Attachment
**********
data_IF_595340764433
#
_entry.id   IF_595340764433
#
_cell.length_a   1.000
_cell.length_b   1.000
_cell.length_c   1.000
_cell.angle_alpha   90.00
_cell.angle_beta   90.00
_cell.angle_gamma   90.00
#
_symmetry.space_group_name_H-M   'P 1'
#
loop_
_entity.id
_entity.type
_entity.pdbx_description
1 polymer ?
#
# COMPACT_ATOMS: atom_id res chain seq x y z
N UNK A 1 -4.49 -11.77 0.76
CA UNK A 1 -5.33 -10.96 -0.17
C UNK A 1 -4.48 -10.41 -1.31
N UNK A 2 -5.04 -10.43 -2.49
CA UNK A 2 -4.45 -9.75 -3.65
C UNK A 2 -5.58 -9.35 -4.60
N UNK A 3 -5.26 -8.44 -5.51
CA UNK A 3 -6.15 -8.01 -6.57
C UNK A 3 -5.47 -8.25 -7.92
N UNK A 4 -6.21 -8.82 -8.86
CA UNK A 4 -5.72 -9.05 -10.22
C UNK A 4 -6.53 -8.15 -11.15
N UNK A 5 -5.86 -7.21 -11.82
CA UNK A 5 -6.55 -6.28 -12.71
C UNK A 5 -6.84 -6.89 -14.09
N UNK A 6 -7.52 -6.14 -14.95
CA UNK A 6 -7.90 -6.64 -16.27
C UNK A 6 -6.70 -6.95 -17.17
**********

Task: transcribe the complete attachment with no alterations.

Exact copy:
data_IF_595340764433
#
_entry.id   IF_595340764433
#
_cell.length_a   1.000
_cell.length_b   1.000
_cell.length_c   1.000
_cell.angle_alpha   90.00
_cell.angle_beta   90.00
_cell.angle_gamma   90.00
#
_symmetry.space_group_name_H-M   'P 1'
#
loop_
_entity.id
_entity.type
_entity.pdbx_description
1 polymer ?
#
# COMPACT_ATOMS: atom_id res chain seq x y z
N UNK A 1 -4.49 -11.77 0.76
CA UNK A 1 -5.33 -10.96 -0.17
C UNK A 1 -4.48 -10.41 -1.31
N UNK A 2 -5.04 -10.43 -2.49
CA UNK A 2 -4.45 -9.75 -3.65
C UNK A 2 -5.58 -9.35 -4.60
N UNK A 3 -5.26 -8.44 -5.51
CA UNK A 3 -6.15 -8.01 -6.57
C UNK A 3 -5.47 -8.25 -7.92
N UNK A 4 -6.21 -8.82 -8.86
CA UNK A 4 -5.72 -9.05 -10.22
C UNK A 4 -6.53 -8.15 -11.15
N UNK A 5 -5.86 -7.21 -11.82
CA UNK A 5 -6.55 -6.28 -12.71
C UNK A 5 -6.84 -6.89 -14.09
N UNK A 6 -7.52 -6.14 -14.95
CA UNK A 6 -7.90 -6.64 -16.27
C UNK A 6 -6.70 -6.95 -17.17